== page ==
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  • Cited by 1
  • Print publication year: 2006
  • Online publication date: March 2008

21 - Culture, 1900–1945

from Part II - Russia and the Soviet Union: Themes and Trends

Summary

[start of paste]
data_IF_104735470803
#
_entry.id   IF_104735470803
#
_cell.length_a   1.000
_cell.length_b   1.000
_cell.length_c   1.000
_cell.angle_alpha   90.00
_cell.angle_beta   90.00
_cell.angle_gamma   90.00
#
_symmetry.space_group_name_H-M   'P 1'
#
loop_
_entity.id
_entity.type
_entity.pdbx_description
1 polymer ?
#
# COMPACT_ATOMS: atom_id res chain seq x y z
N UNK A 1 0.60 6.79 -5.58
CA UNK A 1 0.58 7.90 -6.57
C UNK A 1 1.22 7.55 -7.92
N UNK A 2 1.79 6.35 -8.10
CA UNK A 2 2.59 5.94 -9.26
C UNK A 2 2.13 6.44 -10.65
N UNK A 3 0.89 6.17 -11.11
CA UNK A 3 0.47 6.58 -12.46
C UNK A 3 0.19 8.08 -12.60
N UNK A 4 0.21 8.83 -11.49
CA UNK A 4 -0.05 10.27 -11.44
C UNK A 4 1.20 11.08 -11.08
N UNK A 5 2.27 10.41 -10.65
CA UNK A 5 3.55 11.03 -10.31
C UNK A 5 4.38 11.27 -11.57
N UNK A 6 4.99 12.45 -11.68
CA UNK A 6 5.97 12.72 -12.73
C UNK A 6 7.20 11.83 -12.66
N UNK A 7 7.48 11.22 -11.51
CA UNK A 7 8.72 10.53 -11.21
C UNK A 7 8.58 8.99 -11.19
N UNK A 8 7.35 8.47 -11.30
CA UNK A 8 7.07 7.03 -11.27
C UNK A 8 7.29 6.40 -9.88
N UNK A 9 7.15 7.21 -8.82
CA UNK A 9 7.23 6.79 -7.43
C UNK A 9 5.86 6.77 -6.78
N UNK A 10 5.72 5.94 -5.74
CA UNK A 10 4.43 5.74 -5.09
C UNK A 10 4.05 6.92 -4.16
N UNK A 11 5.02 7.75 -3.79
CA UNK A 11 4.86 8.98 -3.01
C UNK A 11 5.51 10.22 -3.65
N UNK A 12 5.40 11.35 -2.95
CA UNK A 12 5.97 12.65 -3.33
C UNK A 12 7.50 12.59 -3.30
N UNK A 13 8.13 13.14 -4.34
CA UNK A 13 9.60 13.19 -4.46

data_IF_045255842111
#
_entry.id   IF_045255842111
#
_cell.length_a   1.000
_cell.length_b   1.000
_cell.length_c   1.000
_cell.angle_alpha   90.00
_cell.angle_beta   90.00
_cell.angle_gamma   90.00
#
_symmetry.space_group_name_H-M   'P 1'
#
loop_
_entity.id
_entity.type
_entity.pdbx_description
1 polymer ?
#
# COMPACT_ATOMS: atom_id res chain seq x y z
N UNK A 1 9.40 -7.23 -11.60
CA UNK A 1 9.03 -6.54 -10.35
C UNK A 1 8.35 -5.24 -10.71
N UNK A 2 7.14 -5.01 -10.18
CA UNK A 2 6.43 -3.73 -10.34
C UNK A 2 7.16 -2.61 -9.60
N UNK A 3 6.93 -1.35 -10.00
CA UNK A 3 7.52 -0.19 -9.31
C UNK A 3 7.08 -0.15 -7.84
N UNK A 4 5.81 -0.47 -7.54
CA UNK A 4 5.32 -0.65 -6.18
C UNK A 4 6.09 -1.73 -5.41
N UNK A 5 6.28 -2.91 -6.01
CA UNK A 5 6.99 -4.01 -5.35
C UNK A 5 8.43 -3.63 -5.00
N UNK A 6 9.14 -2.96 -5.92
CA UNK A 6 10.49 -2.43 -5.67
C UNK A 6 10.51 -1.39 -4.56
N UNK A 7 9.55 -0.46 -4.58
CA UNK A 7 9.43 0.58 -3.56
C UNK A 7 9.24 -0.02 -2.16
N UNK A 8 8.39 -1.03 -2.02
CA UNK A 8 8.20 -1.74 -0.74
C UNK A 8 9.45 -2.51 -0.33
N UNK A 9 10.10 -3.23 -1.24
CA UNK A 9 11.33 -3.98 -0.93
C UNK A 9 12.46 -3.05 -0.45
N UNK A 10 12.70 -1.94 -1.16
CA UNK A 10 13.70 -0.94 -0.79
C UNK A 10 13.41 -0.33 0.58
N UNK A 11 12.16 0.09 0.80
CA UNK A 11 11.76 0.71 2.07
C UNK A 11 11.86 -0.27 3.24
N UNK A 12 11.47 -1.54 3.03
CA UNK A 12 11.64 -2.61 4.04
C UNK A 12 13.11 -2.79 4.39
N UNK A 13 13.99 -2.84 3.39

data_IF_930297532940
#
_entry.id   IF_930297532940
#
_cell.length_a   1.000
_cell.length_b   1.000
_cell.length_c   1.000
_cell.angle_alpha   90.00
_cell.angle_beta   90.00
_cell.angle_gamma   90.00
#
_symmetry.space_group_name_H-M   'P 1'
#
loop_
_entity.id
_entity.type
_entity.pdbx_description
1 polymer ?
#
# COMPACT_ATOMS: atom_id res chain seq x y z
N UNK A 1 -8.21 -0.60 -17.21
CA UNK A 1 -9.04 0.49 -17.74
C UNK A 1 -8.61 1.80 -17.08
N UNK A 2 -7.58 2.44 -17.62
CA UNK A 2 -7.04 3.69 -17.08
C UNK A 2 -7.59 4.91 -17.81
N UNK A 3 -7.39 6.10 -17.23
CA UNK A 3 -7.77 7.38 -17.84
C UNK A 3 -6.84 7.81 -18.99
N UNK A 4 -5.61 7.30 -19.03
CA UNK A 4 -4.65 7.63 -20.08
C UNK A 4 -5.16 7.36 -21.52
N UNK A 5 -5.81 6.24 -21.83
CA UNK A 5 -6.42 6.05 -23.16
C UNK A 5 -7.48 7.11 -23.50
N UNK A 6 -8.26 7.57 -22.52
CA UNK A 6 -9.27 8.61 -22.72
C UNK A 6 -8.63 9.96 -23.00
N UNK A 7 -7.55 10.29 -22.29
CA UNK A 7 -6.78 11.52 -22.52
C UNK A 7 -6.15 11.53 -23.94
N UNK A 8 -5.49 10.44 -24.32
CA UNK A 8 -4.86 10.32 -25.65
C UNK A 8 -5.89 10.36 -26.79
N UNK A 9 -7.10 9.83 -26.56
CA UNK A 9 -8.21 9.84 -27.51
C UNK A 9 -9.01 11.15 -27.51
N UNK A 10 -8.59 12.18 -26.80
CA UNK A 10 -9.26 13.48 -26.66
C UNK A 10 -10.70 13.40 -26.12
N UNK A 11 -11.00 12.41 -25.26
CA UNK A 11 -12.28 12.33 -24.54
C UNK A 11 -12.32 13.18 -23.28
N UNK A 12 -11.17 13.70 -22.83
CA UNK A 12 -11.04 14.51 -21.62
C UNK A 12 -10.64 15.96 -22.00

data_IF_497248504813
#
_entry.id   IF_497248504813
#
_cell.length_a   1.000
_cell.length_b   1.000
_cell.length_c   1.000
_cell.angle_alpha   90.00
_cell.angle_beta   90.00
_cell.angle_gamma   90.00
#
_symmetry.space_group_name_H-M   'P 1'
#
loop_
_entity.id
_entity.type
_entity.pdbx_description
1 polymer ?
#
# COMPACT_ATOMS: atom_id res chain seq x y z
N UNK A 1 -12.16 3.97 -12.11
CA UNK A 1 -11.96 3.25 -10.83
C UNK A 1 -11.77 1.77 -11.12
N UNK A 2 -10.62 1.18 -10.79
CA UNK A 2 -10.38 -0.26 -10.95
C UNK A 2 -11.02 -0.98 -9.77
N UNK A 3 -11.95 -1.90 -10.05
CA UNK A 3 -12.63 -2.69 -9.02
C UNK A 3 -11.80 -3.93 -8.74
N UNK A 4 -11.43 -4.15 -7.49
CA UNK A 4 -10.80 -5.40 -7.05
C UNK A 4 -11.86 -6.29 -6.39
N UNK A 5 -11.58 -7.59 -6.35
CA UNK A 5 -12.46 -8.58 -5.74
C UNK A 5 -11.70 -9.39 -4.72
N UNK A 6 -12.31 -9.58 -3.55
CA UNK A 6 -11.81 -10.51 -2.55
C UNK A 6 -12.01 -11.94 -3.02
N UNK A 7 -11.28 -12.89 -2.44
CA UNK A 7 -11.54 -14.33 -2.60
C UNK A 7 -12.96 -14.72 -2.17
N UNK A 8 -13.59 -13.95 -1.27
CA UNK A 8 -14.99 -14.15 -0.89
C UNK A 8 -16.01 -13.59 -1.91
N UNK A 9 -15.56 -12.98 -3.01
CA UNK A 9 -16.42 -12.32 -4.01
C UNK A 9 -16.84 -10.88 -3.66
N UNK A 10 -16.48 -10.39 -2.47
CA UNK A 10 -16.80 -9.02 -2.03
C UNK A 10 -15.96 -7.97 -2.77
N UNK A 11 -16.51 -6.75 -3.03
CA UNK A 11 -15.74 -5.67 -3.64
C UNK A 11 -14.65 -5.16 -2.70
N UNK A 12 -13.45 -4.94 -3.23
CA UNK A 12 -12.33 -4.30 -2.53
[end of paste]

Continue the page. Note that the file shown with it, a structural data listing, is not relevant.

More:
Russian culture in the first two decades of the twentieth century came under influences that could be found in most European cultures. Russian culture was influenced by circumstances distinct from other cultures. The first was the intelligentsia, a self-defined class of educated people who sustained social and cultural life under the profoundly undemocratic conditions of tsarism. The second was the October Revolution, which separated Russia from European cultures after 1917, and fundamentally reconfigured the cultural life of the country. Moderate policies ensured that many modes of cultural expression received state support. In practice the Bolsheviks accepted the same cultural hierarchies that radical Leftists would make the primary target of October Revolution. Soviet culture suffered from a deep split between artists, administrators and audiences. Russian-Soviet culture was fundamentally different after fifty years of social and institutional change. An institutional framework based on the autocracy had given way to private and informal institutions, which were then swept away by the October Revolution.
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